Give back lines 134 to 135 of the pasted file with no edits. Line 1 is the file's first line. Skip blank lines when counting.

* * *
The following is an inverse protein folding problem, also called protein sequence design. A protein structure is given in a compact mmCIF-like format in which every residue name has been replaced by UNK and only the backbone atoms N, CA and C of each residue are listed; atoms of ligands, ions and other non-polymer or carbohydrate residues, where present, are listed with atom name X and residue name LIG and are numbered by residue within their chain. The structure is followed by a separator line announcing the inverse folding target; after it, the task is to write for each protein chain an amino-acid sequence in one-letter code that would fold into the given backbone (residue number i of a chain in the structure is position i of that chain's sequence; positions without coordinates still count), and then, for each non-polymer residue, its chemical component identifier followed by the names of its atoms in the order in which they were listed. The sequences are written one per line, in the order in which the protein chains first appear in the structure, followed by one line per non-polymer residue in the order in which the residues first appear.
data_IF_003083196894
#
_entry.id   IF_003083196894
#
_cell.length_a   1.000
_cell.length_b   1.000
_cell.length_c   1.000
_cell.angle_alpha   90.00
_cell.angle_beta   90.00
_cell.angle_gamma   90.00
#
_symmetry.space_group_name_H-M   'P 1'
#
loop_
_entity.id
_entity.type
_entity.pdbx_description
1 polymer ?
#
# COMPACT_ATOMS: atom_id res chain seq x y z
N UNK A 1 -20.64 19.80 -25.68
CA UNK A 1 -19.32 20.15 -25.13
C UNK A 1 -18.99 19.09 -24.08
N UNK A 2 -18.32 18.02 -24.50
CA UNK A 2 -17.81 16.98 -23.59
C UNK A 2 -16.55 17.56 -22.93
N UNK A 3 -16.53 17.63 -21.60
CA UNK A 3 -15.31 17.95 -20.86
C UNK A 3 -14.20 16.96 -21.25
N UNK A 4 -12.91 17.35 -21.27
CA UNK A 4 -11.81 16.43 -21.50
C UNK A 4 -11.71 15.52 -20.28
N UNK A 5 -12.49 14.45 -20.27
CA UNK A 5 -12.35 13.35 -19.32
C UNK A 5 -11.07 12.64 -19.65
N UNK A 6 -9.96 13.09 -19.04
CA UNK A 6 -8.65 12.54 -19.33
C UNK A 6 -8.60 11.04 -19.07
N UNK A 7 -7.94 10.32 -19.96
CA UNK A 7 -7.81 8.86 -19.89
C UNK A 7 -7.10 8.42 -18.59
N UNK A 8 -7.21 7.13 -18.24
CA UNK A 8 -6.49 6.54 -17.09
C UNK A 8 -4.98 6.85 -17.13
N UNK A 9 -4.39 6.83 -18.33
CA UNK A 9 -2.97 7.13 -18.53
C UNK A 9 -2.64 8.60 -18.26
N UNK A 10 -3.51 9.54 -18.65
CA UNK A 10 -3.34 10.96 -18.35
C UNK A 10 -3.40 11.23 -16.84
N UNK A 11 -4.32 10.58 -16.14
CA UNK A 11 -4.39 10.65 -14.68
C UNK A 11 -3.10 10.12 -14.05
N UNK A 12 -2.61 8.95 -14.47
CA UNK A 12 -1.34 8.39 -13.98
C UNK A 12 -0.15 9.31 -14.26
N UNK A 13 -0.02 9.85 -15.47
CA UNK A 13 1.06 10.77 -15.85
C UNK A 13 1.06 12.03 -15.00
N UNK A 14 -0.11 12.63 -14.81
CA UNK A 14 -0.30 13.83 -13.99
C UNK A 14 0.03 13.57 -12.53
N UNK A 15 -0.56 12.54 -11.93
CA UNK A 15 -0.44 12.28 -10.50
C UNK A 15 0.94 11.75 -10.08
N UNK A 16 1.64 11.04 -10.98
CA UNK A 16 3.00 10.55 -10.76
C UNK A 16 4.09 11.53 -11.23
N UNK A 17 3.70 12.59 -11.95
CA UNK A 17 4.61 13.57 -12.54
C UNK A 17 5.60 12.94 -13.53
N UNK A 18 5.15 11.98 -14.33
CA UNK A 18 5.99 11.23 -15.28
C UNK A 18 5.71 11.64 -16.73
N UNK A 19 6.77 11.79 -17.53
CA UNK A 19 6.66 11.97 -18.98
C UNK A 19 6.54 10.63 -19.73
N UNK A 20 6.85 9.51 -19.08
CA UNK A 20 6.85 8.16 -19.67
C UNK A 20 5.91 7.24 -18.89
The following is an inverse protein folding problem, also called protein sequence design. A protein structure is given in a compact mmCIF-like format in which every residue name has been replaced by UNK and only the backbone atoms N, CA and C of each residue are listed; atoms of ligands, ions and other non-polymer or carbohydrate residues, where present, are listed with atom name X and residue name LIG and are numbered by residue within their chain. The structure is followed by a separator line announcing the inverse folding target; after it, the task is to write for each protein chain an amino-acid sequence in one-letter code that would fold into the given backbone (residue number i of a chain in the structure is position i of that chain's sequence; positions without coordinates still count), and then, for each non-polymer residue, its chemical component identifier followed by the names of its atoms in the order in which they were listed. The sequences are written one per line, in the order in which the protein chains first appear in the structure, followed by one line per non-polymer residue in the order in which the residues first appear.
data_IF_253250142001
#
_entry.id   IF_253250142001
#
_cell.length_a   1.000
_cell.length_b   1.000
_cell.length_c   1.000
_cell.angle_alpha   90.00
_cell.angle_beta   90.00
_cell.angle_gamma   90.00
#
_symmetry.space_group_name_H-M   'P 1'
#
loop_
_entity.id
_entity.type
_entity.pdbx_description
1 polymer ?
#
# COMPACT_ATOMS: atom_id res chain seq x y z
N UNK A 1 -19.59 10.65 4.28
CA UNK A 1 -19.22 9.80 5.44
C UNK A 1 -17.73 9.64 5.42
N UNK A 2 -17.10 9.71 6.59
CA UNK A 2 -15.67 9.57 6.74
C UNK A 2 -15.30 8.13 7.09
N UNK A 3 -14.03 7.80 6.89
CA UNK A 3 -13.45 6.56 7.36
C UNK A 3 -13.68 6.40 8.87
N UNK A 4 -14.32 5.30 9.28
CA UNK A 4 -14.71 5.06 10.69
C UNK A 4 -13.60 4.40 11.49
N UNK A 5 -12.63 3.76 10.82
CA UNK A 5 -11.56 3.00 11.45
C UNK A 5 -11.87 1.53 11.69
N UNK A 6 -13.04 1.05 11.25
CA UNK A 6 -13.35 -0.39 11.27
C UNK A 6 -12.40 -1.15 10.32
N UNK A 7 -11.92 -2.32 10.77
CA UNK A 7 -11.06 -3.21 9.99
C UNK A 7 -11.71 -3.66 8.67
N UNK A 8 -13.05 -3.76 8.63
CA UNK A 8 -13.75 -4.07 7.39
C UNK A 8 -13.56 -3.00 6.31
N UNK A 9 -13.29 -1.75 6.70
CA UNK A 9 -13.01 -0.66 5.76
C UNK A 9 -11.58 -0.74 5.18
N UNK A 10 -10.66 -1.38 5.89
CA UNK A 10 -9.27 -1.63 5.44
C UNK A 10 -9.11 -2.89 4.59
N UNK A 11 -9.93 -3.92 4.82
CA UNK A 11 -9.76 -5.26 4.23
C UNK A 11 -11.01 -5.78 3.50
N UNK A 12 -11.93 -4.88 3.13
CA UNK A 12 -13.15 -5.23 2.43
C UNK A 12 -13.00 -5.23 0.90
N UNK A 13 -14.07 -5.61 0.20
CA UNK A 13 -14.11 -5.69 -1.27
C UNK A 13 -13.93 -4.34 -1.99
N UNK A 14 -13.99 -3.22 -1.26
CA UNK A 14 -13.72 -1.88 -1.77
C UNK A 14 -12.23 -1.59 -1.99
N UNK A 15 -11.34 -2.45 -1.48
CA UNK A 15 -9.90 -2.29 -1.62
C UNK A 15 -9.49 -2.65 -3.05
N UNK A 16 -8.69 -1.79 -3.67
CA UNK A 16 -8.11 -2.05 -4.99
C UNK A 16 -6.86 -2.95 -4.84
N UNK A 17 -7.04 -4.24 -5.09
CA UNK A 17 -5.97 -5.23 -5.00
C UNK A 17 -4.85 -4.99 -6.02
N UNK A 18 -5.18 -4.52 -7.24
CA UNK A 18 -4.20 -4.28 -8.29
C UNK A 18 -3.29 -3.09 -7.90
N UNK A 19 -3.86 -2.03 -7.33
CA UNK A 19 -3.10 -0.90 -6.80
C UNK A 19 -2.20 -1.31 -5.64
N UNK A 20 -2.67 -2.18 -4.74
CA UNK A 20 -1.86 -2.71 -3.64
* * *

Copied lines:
CA UNK A 11 -9.76 -5.26 4.23
C UNK A 11 -11.01 -5.78 3.50